MEMPHIS, Tenn. — So far this year, one driver is being carjacked on average every day in Memphis. It's a violent crime that victims say haunt them for years to come.
Carjackings have become all too familiar in Memphis. Each story is hard to hear.
"It was in my face," Devon Hampton said. "I could see the barrel. There was nothing else I could do."
Hampton was driving in a tunnel on Southern and Hollywood on Jan. 3 when he said three men surrounded his minivan. He said he hopped out of the car and ran to safety.
When he finally got home, he hugged his children.
"The first thing that came to my head was my kids," he said. "I was like, I’m not going to lose my life over a vehicle that can be replaced."
Hampton's carjacking is one of 34 so far this year in Memphis.
"We have done a lot to reduce carjackings," Memphis Police Director Michael Rallings said.
While he didn't get into specifics, data we uncovered supported his statement.
MPD's crime tracker shows 299 carjackings reported last year, which is down from 2018 but still higher than previous years.
"Our violent crimes unit has done a great job arresting and apprehending individuals who choose to do carjackings, and there’s a lot going on on the federal side as far as prosecution," Rallings said.
But concerns remain, especially when you hear the stories behind the stats.
Some crimes happened in the middle of the day in busy areas while children were just feet away.
In recent months, two armed men reportedly carjacked a Rhodes College student behind a home on University Street. Weeks later, a woman told police a 12-year-old with a gun tried to carjack her in East Memphis. Days after that, police said two men tried to carjack a Le Bonheur employee and shot her not far from the hospital.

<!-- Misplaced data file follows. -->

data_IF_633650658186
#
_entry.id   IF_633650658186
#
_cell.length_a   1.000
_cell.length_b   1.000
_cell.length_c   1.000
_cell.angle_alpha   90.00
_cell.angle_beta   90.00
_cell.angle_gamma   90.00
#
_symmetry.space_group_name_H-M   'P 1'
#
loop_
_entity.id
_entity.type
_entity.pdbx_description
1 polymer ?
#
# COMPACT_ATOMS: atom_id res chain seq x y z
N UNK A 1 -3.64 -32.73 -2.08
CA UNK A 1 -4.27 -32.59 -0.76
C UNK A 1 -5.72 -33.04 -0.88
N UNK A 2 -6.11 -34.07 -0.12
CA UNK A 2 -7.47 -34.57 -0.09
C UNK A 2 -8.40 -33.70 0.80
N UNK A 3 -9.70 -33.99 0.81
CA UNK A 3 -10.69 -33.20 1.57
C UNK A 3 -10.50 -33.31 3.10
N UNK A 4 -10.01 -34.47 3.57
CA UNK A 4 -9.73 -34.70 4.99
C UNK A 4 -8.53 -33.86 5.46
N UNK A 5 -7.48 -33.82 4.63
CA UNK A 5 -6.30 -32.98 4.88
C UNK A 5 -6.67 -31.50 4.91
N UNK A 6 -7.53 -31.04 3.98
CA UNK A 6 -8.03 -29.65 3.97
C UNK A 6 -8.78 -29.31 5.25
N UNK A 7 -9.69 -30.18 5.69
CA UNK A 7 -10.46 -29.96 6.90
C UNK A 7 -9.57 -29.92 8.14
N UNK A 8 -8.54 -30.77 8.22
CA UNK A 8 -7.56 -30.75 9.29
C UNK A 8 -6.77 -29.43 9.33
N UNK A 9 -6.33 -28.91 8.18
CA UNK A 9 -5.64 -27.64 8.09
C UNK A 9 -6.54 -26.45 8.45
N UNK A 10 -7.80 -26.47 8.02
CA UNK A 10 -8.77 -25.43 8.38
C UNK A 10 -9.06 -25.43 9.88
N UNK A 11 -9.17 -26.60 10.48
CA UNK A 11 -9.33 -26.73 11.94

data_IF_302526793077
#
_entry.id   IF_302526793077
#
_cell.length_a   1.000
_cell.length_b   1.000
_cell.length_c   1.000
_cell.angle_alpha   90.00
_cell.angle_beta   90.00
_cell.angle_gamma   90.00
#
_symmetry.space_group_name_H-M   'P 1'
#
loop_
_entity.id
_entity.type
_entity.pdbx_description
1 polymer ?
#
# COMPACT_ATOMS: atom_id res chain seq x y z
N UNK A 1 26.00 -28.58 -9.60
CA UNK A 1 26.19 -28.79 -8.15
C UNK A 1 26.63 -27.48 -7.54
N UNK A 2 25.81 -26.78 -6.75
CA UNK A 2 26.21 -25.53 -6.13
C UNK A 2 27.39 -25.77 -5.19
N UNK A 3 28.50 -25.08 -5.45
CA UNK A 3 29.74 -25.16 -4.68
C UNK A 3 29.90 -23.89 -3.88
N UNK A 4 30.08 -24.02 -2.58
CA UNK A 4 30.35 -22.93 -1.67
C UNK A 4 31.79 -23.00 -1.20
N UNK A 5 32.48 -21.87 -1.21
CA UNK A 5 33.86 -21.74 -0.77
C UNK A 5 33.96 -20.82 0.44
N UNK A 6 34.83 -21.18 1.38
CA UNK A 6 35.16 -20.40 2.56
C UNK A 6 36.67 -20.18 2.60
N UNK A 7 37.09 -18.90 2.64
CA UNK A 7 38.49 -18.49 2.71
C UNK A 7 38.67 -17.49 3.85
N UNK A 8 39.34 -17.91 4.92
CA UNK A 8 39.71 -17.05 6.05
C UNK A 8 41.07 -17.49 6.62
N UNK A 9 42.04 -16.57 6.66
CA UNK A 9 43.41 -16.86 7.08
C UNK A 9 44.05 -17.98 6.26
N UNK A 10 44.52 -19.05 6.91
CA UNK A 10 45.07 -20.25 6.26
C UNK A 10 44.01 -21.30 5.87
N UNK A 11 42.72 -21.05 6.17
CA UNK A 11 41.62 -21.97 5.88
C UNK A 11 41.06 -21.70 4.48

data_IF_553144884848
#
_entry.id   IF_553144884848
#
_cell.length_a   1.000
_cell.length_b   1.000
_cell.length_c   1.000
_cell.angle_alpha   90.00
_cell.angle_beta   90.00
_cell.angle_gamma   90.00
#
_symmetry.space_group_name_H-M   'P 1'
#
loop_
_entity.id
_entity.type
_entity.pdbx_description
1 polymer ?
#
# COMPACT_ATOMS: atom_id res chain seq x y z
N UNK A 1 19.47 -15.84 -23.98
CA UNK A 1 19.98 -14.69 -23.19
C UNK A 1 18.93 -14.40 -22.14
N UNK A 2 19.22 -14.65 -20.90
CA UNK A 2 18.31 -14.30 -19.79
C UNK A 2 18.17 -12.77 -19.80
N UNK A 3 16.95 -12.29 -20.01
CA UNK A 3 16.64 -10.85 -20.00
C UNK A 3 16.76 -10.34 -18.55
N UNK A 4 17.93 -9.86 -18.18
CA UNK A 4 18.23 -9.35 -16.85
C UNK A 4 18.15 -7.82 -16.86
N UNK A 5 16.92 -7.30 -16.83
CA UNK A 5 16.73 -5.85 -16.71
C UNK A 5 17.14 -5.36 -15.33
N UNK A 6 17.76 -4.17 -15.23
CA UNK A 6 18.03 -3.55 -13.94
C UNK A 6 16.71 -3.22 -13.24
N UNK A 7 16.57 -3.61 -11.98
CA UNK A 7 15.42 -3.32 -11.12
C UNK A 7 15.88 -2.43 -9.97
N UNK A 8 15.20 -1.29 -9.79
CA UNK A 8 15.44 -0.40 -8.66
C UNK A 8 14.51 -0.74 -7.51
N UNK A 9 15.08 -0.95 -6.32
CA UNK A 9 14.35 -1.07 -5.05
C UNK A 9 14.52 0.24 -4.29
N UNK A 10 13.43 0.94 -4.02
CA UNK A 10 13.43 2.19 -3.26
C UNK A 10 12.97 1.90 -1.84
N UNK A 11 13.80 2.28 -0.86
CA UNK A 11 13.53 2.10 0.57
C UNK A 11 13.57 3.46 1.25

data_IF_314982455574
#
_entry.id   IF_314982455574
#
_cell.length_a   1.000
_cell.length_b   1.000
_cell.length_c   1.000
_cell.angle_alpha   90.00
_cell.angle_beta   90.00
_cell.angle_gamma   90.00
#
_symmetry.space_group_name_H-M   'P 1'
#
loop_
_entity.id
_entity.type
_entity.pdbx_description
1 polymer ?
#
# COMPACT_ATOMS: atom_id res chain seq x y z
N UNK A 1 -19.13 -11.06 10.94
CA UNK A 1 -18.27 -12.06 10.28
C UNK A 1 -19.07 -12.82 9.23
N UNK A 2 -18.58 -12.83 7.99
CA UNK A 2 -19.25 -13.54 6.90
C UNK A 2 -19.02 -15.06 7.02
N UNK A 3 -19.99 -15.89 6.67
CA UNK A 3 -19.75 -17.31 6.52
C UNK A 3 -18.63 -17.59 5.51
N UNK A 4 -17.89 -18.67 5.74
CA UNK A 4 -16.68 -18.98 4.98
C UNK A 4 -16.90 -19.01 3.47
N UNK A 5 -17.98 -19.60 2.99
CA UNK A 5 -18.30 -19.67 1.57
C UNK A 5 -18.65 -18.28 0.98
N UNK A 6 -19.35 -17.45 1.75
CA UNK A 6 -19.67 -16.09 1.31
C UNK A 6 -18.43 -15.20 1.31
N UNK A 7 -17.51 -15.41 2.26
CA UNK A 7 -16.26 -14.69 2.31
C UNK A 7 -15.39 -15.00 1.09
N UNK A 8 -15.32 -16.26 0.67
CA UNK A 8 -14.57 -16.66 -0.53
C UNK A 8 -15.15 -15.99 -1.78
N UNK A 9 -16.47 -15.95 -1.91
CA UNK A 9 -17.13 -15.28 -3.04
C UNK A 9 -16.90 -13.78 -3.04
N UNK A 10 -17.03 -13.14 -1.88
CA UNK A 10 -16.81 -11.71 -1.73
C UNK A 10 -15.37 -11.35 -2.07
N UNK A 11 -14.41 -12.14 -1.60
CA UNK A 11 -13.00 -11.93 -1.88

Thankfully, the victims we've mentioned will all physically be okay.
But Pastor Ricky Floyd said healing mentally will take time. He was carjacked while putting air in his tire at a busy gas station in South Memphis in 2016.
"The immediate response was to try to grab him and snatch him out of the car, which he grabbed the door and sped off. I flipped over like a tumble weed in the parking lot," he said.
He said that day changed him.
"After it happened to me, there was a sense of insecurity," Floyd said.
In 2018, WREG was there when Floyd met the man who admitted to carjacking him and watched as he turned himself into police. Floyd said it helped him forgive but not forget.
"I'm very aware of my sight and surroundings," he said. "Even when I'm with my wife and I go into the store, I make sure she locks the door."
In most carjackings, the violence unfolds within seconds, but those seconds haunt the victims for a long time after the crime.